Have an adequate number of appropriate fire extinguishers and maintain them properly.
Train key employees in when and how to use fire extinguishers.
Consider when and how to evacuate employees if a wildfire threatens.
Establish an evacuation plan and keep it up to date.
Hold evacuation drills regularly so all employees will know who is in charge and so that they become familiar with evacuation routes and routines.
Make sure all employees can get out of the building, find shelter and communicate with a responsible person.
Plan primary and secondary exits from your buildings. Consider how employees will escape if doors or windows are blocked by an exterior fire.
Plan two evacuation routes out of your neighborhood. Consider how employees will evacuate on foot if roads are closed or impossible to use, such as if they are blocked by emergency personnel.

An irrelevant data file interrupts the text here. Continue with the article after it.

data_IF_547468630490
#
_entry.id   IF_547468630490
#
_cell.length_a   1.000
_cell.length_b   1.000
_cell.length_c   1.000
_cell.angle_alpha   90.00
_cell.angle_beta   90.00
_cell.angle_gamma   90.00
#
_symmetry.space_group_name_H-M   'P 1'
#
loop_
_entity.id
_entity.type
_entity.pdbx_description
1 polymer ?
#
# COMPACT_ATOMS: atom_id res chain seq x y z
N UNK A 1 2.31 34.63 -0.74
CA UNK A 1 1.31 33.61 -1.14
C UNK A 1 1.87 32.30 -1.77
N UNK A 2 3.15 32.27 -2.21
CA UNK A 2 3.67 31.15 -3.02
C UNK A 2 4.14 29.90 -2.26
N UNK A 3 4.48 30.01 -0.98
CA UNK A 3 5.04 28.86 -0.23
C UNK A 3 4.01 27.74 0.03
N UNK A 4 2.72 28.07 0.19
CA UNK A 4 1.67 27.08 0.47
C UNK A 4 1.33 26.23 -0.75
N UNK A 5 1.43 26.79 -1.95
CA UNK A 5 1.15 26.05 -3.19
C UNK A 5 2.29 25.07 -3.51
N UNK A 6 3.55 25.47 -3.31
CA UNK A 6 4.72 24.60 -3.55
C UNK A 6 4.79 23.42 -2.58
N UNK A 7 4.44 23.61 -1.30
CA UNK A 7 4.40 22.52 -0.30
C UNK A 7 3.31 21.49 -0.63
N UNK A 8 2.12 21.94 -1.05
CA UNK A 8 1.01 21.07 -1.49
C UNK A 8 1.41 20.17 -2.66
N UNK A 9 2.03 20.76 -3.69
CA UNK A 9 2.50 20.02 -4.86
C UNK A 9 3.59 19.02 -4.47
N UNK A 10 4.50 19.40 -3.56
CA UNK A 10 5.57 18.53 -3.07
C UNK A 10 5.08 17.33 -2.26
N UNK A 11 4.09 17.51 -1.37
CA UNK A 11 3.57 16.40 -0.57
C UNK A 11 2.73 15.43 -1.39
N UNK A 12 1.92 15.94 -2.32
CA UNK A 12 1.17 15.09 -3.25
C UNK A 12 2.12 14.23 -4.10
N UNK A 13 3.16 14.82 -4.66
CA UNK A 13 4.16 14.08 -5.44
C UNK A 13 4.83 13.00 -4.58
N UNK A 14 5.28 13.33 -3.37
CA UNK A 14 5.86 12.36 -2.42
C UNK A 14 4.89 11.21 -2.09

Remember that ponds, lakes, rivers and landscaping or swimming pools can serve as safety zones.
Keep appropriate emergency supplies on hand, including flashlights, battery-powered portable radio, extra batteries, first-aid kit, manual can opener, non-perishable foods and bottled water. If designated employees will be working to protect the property, have appropriate clothing available, such as work boots and gloves, personal protective equipment and sturdy work clothes.
Teach employees about wildfire risks and preparedness. Provide information to help employees protect their homes, too.
If you are located in a wildfire area, consider advising employees to keep personal disaster supplies and copies of important documents at work in case they need to evacuate from work without being able to get home.


About the Author

Agility Recovery, a former division of GE, has over 20 years of disaster recovery and business continuity experience dedicated to delivering innovative business continuity solutions that challenge the traditional industry barriers of scale, cost and complexity. Agility provides comprehensive, packaged recovery solutions, consulting services and testing options to businesses across North America. Since 2008, Agility has responded to over 560 disaster events and conducted over 700 recovery tests. For more information, visit www.agilityrecovery.com